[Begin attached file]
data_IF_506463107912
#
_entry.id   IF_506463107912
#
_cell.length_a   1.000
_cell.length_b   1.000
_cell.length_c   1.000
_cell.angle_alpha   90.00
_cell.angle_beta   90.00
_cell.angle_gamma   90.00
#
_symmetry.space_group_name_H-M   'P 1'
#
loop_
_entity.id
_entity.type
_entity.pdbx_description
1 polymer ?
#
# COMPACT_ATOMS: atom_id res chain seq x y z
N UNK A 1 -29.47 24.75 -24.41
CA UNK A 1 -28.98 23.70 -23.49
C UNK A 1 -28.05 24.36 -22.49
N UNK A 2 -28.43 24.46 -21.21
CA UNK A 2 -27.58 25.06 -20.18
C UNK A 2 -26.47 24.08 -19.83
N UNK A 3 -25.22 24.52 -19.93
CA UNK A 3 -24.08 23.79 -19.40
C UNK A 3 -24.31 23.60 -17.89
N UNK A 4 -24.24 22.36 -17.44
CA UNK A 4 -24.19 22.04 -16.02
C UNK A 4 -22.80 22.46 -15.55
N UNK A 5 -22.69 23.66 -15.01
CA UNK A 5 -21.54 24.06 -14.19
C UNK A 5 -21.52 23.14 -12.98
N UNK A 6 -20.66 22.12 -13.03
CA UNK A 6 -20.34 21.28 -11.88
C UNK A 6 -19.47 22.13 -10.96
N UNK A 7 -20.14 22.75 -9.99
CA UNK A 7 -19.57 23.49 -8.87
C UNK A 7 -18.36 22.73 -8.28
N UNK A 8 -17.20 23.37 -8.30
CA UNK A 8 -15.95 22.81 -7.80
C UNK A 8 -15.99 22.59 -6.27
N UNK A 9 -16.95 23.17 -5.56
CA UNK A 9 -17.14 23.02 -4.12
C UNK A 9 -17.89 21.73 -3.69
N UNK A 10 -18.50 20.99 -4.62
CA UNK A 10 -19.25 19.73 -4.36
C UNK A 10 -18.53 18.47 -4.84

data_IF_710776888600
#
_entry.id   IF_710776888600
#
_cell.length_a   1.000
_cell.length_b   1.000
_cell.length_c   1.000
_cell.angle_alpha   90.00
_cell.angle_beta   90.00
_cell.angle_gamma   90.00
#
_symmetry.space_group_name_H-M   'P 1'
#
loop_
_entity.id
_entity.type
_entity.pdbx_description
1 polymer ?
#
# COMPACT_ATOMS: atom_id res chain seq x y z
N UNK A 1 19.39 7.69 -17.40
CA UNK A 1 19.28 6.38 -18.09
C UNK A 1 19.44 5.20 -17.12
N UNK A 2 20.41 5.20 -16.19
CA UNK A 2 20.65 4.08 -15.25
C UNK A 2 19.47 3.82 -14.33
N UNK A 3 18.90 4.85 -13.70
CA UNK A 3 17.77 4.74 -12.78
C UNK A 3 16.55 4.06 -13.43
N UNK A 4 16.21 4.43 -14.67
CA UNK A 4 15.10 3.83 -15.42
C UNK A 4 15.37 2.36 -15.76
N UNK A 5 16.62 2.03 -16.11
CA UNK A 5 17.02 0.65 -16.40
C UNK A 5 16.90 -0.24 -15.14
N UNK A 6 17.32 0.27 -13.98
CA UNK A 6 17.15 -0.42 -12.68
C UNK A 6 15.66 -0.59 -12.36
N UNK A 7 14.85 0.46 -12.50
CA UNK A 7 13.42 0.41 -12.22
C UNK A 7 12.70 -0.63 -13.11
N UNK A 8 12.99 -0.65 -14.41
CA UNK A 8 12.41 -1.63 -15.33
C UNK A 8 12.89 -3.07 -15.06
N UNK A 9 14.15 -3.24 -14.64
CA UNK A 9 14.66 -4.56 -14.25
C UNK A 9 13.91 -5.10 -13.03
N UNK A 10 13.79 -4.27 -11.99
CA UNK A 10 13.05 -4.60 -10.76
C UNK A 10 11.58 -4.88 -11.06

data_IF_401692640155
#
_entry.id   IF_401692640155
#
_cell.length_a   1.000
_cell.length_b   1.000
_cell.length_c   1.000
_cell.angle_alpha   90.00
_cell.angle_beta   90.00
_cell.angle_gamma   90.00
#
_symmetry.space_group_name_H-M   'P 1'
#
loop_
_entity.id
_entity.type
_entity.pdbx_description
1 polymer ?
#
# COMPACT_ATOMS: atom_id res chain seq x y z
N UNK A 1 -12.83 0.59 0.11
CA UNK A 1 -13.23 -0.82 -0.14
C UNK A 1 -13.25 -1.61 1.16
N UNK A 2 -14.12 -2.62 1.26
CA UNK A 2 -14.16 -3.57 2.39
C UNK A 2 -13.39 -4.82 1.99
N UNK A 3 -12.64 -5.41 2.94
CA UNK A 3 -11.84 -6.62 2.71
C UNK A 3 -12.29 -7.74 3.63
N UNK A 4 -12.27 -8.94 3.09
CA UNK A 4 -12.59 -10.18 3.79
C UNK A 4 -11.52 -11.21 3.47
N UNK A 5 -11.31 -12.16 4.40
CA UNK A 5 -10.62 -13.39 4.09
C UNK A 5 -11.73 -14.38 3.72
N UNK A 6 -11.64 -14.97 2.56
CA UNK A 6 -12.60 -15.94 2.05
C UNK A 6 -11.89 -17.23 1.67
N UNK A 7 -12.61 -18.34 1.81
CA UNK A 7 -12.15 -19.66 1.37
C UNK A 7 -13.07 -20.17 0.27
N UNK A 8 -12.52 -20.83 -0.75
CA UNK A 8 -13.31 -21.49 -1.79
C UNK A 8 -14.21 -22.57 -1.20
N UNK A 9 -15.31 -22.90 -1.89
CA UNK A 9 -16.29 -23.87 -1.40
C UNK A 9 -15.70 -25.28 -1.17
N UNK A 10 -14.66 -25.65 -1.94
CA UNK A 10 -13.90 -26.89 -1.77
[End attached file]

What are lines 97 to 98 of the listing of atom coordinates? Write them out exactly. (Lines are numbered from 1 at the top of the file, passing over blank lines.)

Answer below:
C UNK A 9 13.91 -5.10 -13.03
N UNK A 10 13.79 -4.27 -11.99